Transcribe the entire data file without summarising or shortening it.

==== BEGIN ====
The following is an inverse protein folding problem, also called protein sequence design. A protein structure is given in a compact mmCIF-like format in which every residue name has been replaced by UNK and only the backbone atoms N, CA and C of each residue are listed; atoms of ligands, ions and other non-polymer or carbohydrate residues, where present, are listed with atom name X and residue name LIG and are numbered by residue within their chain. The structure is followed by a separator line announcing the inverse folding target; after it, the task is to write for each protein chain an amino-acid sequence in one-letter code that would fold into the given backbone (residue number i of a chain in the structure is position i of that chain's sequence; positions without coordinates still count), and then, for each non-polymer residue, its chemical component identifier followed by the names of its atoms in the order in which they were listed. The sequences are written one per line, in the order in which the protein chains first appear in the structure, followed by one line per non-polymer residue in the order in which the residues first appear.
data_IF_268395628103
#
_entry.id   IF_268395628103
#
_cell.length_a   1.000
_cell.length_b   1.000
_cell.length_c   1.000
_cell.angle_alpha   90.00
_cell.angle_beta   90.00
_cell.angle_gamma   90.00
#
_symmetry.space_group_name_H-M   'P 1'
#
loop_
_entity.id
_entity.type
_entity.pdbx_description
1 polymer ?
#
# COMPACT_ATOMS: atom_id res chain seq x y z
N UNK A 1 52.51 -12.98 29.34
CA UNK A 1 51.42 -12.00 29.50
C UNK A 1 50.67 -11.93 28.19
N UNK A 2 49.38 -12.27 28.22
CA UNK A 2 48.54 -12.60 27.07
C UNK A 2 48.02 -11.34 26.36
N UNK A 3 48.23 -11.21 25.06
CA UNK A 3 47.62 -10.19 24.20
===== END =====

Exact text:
The following is an inverse protein folding problem, also called protein sequence design. A protein structure is given in a compact mmCIF-like format in which every residue name has been replaced by UNK and only the backbone atoms N, CA and C of each residue are listed; atoms of ligands, ions and other non-polymer or carbohydrate residues, where present, are listed with atom name X and residue name LIG and are numbered by residue within their chain. The structure is followed by a separator line announcing the inverse folding target; after it, the task is to write for each protein chain an amino-acid sequence in one-letter code that would fold into the given backbone (residue number i of a chain in the structure is position i of that chain's sequence; positions without coordinates still count), and then, for each non-polymer residue, its chemical component identifier followed by the names of its atoms in the order in which they were listed. The sequences are written one per line, in the order in which the protein chains first appear in the structure, followed by one line per non-polymer residue in the order in which the residues first appear.
data_IF_268395628103
#
_entry.id   IF_268395628103
#
_cell.length_a   1.000
_cell.length_b   1.000
_cell.length_c   1.000
_cell.angle_alpha   90.00
_cell.angle_beta   90.00
_cell.angle_gamma   90.00
#
_symmetry.space_group_name_H-M   'P 1'
#
loop_
_entity.id
_entity.type
_entity.pdbx_description
1 polymer ?
#
# COMPACT_ATOMS: atom_id res chain seq x y z
N UNK A 1 52.51 -12.98 29.34
CA UNK A 1 51.42 -12.00 29.50
C UNK A 1 50.67 -11.93 28.19
N UNK A 2 49.38 -12.27 28.22
CA UNK A 2 48.54 -12.60 27.07
C UNK A 2 48.02 -11.34 26.36
N UNK A 3 48.23 -11.21 25.06
CA UNK A 3 47.62 -10.19 24.20